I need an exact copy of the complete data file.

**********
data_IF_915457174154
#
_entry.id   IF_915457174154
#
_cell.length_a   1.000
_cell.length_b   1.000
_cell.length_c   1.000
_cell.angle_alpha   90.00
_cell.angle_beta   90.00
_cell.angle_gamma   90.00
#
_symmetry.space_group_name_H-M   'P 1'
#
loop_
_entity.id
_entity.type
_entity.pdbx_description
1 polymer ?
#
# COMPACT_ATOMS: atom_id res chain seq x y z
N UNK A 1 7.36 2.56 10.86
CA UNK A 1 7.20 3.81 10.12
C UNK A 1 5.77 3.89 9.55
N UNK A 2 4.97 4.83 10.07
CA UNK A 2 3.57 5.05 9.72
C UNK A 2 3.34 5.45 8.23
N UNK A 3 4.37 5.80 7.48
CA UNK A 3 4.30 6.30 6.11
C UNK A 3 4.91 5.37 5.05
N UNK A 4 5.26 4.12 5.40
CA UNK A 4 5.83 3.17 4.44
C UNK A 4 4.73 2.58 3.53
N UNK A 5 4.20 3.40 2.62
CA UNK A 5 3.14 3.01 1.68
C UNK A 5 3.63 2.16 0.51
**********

data_IF_915457174154
#
_entry.id   IF_915457174154
#
_cell.length_a   1.000
_cell.length_b   1.000
_cell.length_c   1.000
_cell.angle_alpha   90.00
_cell.angle_beta   90.00
_cell.angle_gamma   90.00
#
_symmetry.space_group_name_H-M   'P 1'
#
loop_
_entity.id
_entity.type
_entity.pdbx_description
1 polymer ?
#
# COMPACT_ATOMS: atom_id res chain seq x y z
N UNK A 1 7.36 2.56 10.86
CA UNK A 1 7.20 3.81 10.12
C UNK A 1 5.77 3.89 9.55
N UNK A 2 4.97 4.83 10.07
CA UNK A 2 3.57 5.05 9.72
C UNK A 2 3.34 5.45 8.23
N UNK A 3 4.37 5.80 7.48
CA UNK A 3 4.30 6.30 6.11
C UNK A 3 4.91 5.37 5.05
N UNK A 4 5.26 4.12 5.40
CA UNK A 4 5.83 3.17 4.44
C UNK A 4 4.73 2.58 3.53
N UNK A 5 4.20 3.40 2.62
CA UNK A 5 3.14 3.01 1.68
C UNK A 5 3.63 2.16 0.51